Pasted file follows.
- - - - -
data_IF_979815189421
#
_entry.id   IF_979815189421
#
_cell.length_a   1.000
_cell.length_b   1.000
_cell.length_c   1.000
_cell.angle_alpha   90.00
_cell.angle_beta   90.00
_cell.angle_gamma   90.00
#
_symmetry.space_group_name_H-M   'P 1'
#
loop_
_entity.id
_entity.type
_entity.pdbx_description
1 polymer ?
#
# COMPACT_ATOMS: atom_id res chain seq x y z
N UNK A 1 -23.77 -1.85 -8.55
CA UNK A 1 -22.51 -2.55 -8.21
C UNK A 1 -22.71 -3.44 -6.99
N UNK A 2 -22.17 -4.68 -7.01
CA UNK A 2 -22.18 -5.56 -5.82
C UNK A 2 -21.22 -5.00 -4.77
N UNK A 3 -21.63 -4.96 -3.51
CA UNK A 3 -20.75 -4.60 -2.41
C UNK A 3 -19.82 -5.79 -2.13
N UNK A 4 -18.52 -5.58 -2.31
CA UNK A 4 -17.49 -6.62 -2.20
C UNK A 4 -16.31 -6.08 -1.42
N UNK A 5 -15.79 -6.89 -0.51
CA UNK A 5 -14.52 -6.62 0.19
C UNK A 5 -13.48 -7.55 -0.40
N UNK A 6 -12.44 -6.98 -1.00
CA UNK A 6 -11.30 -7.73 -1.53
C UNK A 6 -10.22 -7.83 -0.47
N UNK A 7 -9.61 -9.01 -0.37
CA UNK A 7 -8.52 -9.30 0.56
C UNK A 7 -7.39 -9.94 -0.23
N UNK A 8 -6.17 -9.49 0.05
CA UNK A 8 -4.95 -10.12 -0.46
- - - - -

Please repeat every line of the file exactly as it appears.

data_IF_979815189421
#
_entry.id   IF_979815189421
#
_cell.length_a   1.000
_cell.length_b   1.000
_cell.length_c   1.000
_cell.angle_alpha   90.00
_cell.angle_beta   90.00
_cell.angle_gamma   90.00
#
_symmetry.space_group_name_H-M   'P 1'
#
loop_
_entity.id
_entity.type
_entity.pdbx_description
1 polymer ?
#
# COMPACT_ATOMS: atom_id res chain seq x y z
N UNK A 1 -23.77 -1.85 -8.55
CA UNK A 1 -22.51 -2.55 -8.21
C UNK A 1 -22.71 -3.44 -6.99
N UNK A 2 -22.17 -4.68 -7.01
CA UNK A 2 -22.18 -5.56 -5.82
C UNK A 2 -21.22 -5.00 -4.77
N UNK A 3 -21.63 -4.96 -3.51
CA UNK A 3 -20.75 -4.60 -2.41
C UNK A 3 -19.82 -5.79 -2.13
N UNK A 4 -18.52 -5.58 -2.31
CA UNK A 4 -17.49 -6.62 -2.20
C UNK A 4 -16.31 -6.08 -1.42
N UNK A 5 -15.79 -6.89 -0.51
CA UNK A 5 -14.52 -6.62 0.19
C UNK A 5 -13.48 -7.55 -0.40
N UNK A 6 -12.44 -6.98 -1.00
CA UNK A 6 -11.30 -7.73 -1.53
C UNK A 6 -10.22 -7.83 -0.47
N UNK A 7 -9.61 -9.01 -0.37
CA UNK A 7 -8.52 -9.30 0.56
C UNK A 7 -7.39 -9.94 -0.23
N UNK A 8 -6.17 -9.49 0.05
CA UNK A 8 -4.95 -10.12 -0.46